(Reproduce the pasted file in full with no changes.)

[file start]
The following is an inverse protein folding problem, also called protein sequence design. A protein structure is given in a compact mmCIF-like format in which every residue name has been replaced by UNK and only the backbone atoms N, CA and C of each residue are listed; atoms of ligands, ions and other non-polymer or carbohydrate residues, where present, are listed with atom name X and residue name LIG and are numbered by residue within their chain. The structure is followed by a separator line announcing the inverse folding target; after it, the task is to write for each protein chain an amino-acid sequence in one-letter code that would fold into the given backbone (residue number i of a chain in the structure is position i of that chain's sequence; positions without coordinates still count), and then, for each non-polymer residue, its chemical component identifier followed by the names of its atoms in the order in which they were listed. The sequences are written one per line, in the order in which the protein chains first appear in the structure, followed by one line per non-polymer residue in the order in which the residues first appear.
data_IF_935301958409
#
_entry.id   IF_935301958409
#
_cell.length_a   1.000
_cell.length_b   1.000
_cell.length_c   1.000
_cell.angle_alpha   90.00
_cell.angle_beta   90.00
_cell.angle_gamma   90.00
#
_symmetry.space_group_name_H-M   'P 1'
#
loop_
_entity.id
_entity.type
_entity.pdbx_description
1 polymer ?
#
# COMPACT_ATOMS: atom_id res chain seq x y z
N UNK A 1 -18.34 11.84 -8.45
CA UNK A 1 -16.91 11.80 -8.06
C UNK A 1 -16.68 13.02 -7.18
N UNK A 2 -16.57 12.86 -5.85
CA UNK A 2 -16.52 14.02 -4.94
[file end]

The following is an inverse protein folding problem, also called protein sequence design. A protein structure is given in a compact mmCIF-like format in which every residue name has been replaced by UNK and only the backbone atoms N, CA and C of each residue are listed; atoms of ligands, ions and other non-polymer or carbohydrate residues, where present, are listed with atom name X and residue name LIG and are numbered by residue within their chain. The structure is followed by a separator line announcing the inverse folding target; after it, the task is to write for each protein chain an amino-acid sequence in one-letter code that would fold into the given backbone (residue number i of a chain in the structure is position i of that chain's sequence; positions without coordinates still count), and then, for each non-polymer residue, its chemical component identifier followed by the names of its atoms in the order in which they were listed. The sequences are written one per line, in the order in which the protein chains first appear in the structure, followed by one line per non-polymer residue in the order in which the residues first appear.
data_IF_935301958409
#
_entry.id   IF_935301958409
#
_cell.length_a   1.000
_cell.length_b   1.000
_cell.length_c   1.000
_cell.angle_alpha   90.00
_cell.angle_beta   90.00
_cell.angle_gamma   90.00
#
_symmetry.space_group_name_H-M   'P 1'
#
loop_
_entity.id
_entity.type
_entity.pdbx_description
1 polymer ?
#
# COMPACT_ATOMS: atom_id res chain seq x y z
N UNK A 1 -18.34 11.84 -8.45
CA UNK A 1 -16.91 11.80 -8.06
C UNK A 1 -16.68 13.02 -7.18
N UNK A 2 -16.57 12.86 -5.85
CA UNK A 2 -16.52 14.02 -4.94